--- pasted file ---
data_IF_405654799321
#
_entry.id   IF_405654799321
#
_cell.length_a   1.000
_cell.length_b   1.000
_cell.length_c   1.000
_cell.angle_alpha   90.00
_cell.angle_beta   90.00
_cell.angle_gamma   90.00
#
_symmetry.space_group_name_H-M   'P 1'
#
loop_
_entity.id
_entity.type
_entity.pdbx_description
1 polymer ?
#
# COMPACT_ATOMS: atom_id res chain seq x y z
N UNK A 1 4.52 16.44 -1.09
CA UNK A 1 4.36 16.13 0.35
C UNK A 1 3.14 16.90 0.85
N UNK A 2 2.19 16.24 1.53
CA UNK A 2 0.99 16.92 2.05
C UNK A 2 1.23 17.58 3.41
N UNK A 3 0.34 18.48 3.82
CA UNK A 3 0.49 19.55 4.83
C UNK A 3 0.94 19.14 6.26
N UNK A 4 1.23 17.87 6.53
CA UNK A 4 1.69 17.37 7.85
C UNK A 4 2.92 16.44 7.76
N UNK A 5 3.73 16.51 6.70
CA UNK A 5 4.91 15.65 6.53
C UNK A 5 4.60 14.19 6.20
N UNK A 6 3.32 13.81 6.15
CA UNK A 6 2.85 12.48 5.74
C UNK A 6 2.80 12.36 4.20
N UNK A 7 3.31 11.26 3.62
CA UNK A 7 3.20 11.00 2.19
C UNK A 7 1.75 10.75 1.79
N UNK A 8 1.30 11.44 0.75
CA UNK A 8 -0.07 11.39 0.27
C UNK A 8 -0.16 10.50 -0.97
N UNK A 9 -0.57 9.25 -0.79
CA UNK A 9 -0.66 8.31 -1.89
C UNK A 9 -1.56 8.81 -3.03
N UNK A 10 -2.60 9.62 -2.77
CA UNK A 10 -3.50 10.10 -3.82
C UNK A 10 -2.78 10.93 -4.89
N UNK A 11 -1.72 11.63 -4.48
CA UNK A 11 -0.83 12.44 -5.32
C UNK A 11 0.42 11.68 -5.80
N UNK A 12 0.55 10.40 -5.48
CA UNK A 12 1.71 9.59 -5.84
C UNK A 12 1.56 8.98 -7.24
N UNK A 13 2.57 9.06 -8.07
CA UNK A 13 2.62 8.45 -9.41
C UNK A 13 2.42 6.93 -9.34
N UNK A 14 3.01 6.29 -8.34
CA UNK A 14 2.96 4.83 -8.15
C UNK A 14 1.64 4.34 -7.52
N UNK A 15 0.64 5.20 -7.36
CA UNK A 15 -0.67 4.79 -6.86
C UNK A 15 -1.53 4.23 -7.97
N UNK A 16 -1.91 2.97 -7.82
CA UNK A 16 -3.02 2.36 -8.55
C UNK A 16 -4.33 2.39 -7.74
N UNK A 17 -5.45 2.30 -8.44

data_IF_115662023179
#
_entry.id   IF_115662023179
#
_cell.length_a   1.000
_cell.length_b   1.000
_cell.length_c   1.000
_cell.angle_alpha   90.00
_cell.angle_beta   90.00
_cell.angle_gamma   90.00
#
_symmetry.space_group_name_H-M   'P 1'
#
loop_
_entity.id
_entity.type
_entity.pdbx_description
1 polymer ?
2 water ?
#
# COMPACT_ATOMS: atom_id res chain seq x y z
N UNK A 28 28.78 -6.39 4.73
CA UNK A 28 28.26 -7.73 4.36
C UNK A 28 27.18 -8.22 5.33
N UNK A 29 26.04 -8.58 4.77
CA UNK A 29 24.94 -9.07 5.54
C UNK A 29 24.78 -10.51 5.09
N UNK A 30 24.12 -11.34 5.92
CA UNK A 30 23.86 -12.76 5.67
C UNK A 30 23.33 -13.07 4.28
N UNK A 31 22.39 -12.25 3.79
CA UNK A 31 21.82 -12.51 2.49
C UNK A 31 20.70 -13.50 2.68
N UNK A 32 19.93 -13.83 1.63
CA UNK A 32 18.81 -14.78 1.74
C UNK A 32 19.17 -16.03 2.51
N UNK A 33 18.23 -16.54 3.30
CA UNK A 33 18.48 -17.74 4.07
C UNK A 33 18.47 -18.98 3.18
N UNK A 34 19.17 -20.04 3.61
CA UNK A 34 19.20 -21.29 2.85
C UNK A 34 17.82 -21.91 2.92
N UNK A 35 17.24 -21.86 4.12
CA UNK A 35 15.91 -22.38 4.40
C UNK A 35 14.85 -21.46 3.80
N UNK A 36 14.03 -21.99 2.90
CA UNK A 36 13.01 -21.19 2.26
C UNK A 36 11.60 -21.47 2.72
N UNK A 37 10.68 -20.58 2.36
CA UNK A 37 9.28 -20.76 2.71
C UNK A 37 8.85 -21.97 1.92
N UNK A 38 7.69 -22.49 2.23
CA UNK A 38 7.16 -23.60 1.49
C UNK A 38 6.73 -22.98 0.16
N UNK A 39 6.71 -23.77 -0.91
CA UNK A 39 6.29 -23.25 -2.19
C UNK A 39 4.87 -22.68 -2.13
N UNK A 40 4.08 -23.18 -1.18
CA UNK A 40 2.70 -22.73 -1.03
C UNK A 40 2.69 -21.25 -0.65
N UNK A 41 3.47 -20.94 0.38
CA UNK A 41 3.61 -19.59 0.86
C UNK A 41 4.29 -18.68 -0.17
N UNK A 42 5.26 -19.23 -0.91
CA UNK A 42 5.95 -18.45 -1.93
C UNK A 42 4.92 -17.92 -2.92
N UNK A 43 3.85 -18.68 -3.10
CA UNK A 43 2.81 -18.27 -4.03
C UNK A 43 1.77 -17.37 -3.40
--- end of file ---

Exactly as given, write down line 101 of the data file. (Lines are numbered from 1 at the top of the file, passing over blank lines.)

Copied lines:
CA UNK A 31 21.82 -12.51 2.49